Endpoint security needs multiplied due to the “internet of everything”
Endpoints can range from the more commonly thought of devices like laptops, tablets, and mobile devices, to printers, servers, and even ATM machines and medical devices. If a device is connected to a network, it is considered an endpoint. With the growing popularity of BYOD (bring your own device) and IoT (internet of things), the number of devices connected to an organization's network can quickly reach into the tens (and hundreds) of thousands.
Because they are entry points for threats and malware, endpoints (especially mobile and remote devices) are a favorite target of adversaries. Mobile devices have become much more than just Android devices and iPhones—think of the latest wearable watches, smart devices, voice-controlled digital assistants, and other IoT-enabled smart devices. We now have network-connected sensors in our cars, airplanes, hospitals, and even on the drills of oil rigs. As the different types of endpoints have evolved and expanded, the security solutions that protect them have also had to adapt.
The latest SANS endpoint security survey highlights the importance of implementing a comprehensive endpoint protection solution. Some of the key findings from this survey include:
- 42% of respondents reported that their endpoints had been breached.
- A variety of threat vectors were used, including web drive-by (63%), social engineering/phishing (53%), and/or ransomware (50%).
- Only 47% of attacks were detected by antivirus.
- 32% of compromises were detected by SIEM alerts.
The evolution of virus protection—from signatures to machines
The endpoint security business began in the late 1980s with antivirus software that could recognize malicious software (malware) by their signatures. The first endpoint antivirus tools searched for changes in file systems or applications that matched known patterns, and flagged or blocked those programs from running. As the internet and e-commerce gained popularity, malware became more frequent, more complex, and more difficult to detect. It also no longer relies on signatures, and the industry is seeing a rise in fileless malware. Today, fighting malware is much more of a team sport, and antivirus software is just one of many weapons.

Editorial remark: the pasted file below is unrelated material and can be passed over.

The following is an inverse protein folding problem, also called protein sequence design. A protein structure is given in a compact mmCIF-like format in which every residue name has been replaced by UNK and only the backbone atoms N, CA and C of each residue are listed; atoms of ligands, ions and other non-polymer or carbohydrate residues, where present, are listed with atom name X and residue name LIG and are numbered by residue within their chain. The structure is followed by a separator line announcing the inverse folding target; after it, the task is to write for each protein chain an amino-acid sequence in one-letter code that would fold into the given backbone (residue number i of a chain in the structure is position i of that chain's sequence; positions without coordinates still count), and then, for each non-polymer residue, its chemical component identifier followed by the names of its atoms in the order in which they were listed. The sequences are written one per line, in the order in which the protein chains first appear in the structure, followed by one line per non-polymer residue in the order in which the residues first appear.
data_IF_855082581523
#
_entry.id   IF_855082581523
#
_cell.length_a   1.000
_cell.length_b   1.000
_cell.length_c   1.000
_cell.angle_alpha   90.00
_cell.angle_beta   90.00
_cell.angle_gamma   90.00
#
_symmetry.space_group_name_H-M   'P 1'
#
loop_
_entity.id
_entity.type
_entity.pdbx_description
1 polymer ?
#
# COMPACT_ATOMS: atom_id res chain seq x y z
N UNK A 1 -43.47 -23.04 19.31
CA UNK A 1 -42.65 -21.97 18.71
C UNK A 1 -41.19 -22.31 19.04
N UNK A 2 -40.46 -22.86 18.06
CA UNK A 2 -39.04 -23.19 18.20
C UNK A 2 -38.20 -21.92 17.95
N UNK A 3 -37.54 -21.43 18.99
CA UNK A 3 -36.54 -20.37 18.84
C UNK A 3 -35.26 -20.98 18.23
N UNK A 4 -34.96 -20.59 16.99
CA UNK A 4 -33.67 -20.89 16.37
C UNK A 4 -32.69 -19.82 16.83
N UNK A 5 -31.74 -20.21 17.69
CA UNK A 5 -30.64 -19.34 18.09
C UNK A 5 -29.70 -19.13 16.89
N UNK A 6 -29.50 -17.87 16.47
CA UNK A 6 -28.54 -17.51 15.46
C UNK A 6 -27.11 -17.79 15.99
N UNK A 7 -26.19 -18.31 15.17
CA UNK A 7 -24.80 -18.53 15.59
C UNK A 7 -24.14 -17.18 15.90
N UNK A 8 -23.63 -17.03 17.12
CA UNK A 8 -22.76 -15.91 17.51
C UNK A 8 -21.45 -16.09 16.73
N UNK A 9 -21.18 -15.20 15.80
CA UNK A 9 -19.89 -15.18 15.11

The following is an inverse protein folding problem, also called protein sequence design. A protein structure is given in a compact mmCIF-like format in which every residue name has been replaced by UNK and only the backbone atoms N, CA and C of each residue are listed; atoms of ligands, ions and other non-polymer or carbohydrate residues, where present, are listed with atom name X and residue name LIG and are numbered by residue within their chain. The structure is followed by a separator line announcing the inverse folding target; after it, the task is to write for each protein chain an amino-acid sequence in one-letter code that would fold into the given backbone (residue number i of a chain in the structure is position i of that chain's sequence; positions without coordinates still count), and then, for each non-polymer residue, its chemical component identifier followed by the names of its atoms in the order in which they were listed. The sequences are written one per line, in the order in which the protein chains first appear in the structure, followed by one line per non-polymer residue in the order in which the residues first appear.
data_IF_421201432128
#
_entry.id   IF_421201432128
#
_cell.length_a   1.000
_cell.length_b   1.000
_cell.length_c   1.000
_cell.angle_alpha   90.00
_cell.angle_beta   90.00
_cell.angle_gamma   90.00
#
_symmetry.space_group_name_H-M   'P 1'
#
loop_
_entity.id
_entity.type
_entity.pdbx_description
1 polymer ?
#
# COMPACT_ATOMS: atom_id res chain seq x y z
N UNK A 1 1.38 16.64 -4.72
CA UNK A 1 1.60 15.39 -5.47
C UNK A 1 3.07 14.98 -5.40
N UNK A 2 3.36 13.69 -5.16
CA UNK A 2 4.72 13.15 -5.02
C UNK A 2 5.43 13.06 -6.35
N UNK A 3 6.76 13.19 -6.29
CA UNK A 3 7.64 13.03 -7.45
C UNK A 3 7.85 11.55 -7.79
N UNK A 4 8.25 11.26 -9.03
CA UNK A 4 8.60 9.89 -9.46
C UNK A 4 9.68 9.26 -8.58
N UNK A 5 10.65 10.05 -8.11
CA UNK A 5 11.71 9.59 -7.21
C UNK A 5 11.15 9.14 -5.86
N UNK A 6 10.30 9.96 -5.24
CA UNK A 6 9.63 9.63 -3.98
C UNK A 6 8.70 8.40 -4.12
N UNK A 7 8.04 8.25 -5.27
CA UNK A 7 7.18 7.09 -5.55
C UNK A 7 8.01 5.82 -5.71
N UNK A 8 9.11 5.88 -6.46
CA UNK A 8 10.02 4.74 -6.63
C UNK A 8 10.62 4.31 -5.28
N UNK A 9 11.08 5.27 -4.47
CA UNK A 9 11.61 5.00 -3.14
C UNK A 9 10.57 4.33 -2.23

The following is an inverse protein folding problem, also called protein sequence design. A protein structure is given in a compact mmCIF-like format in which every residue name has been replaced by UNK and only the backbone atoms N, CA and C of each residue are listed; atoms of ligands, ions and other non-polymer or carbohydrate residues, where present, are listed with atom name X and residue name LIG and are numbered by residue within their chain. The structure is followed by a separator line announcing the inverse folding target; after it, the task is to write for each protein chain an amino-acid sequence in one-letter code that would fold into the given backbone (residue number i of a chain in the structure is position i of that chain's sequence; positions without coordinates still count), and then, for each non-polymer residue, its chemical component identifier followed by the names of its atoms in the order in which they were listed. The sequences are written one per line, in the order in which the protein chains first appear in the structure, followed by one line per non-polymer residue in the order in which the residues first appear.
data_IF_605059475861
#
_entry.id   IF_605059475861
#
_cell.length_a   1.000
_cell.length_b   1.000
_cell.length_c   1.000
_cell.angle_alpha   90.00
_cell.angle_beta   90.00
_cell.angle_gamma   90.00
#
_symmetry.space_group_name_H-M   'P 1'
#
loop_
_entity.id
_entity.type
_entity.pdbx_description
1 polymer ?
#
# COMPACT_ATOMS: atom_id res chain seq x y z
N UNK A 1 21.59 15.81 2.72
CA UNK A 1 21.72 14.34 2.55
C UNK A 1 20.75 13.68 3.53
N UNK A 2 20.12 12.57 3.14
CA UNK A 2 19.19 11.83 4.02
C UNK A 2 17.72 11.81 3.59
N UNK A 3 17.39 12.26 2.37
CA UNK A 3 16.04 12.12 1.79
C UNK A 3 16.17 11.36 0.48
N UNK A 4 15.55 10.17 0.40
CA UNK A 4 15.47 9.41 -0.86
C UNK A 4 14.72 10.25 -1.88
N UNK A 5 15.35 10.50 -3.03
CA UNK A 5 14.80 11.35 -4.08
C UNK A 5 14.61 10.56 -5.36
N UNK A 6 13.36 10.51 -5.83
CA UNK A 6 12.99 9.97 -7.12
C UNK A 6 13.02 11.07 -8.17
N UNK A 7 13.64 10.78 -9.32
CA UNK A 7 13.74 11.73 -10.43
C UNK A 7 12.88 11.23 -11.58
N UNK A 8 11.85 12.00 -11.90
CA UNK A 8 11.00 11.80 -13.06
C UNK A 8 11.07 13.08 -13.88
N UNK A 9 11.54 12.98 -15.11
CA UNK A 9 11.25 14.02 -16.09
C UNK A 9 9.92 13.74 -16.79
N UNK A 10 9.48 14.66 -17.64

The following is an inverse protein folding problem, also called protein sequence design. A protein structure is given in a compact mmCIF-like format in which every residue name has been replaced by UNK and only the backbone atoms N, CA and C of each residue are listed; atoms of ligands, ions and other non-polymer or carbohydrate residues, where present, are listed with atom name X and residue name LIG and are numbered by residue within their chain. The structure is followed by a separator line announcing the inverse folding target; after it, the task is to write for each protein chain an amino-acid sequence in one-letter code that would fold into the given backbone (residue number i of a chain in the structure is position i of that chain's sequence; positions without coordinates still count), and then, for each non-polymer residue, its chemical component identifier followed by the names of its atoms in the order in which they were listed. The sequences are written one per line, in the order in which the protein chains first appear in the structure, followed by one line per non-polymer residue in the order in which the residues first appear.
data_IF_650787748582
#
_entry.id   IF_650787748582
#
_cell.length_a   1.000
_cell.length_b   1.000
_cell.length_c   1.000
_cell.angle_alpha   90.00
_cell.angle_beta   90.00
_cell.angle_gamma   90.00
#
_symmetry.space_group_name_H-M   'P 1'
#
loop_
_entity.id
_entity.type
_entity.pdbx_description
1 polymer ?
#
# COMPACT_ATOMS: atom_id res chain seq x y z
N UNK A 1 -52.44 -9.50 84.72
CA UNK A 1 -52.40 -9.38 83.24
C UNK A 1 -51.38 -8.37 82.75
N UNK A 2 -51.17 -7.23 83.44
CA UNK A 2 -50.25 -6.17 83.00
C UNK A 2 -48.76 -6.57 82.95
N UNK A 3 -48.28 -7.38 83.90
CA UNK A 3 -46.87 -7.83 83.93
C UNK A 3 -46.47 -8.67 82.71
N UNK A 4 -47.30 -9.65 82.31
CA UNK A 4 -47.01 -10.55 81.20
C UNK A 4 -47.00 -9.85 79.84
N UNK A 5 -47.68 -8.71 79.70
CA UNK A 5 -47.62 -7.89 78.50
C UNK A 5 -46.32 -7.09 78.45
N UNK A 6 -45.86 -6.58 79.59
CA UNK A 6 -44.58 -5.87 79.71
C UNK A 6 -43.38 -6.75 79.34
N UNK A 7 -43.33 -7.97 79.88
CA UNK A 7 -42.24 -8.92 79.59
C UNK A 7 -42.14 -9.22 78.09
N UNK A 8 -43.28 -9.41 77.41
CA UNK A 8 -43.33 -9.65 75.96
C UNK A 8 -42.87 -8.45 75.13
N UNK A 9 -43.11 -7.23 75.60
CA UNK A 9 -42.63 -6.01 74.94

This increase in weapons brings more complexity. The rapid growth of security products with overlapping functionality and separate management consoles can make it difficult for many organizations to get a clear picture of potential attacks. Security teams, after years of bolting endpoint security point products together, often end up managing multiple agents and consoles—with little to no integration or automation.
Recent research shows that isolated endpoint solutions can't keep up with sophisticated, emerging threats. Tactical security firefighting can be replaced with integrated, multistage defenses that adapt to outsmart attackers. The latest endpoint protection requires finding and correcting hidden attacks in seconds, not months. This requires a closed-loop system that automatically shares threat intelligence between connected components to detect, resolve, and adapt to new attack strategies. Integrated multistage protection lets organizations collaborate, share threat insights, and act efficiently to combat future threats.
We're now at a stage where humans can’t do it alone—and are teaming up with machines. Machine learning and artificial intelligence are enabling endpoint defenses to evolve at nearly the same speed as the attacks. Traditional capabilities such as firewall, reputation, and heuristics are combined with machine learning and containment to stop the most advanced attacks.
Advanced endpoint security solutions
McAfee offers a full range of solutions that combine powerful endpoint protection with efficient endpoint management. McAfee Endpoint Security combines established capabilities such as firewall, reputation, and heuristics with cutting-edge machine learning and containment, along with endpoint detection and response (EDR) into a single platform agent, with a single management console. The resulting integrated endpoint protection platform keeps users productive and connected while stopping zero-day malware, like ransomware, before it can infect the first endpoint.